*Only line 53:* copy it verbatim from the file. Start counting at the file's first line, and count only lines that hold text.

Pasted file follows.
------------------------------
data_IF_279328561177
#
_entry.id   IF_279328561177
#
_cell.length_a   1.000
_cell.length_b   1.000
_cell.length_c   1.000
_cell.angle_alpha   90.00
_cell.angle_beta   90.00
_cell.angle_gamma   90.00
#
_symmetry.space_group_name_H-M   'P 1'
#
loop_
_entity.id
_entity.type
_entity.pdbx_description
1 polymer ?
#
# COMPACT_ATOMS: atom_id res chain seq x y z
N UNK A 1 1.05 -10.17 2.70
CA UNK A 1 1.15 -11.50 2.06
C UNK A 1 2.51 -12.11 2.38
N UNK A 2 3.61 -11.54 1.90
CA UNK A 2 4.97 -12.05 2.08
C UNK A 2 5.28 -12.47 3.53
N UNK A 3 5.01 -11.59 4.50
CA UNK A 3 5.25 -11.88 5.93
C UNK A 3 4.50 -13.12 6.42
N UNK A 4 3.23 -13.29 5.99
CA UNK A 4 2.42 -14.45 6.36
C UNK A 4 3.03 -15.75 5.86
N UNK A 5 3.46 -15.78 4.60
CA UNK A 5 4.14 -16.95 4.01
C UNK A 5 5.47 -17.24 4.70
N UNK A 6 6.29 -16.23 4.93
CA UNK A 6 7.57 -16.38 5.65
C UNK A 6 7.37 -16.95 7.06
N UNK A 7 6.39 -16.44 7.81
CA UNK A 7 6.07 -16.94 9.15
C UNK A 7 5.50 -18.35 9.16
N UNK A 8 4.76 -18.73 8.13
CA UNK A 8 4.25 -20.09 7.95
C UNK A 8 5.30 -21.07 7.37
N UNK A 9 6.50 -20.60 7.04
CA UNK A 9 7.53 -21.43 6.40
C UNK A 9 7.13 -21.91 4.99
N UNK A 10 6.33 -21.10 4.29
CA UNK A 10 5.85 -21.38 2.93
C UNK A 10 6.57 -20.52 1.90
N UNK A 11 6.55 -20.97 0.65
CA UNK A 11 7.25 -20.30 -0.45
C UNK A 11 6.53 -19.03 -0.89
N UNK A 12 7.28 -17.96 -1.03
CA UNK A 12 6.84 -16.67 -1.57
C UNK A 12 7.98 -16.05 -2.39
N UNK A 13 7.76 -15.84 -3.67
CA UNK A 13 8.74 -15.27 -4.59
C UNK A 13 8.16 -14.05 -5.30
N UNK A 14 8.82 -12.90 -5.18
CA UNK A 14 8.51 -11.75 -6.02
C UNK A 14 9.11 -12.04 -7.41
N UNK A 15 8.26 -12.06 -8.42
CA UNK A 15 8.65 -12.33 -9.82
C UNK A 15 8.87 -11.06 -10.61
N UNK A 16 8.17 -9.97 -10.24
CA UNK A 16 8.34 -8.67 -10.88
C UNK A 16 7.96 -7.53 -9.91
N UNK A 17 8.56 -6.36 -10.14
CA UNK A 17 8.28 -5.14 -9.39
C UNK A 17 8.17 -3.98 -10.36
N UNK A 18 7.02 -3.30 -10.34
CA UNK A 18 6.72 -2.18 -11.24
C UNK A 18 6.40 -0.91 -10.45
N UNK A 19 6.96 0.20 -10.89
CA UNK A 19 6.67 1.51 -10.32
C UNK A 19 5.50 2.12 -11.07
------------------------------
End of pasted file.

C UNK A 11 6.53 -19.03 -0.89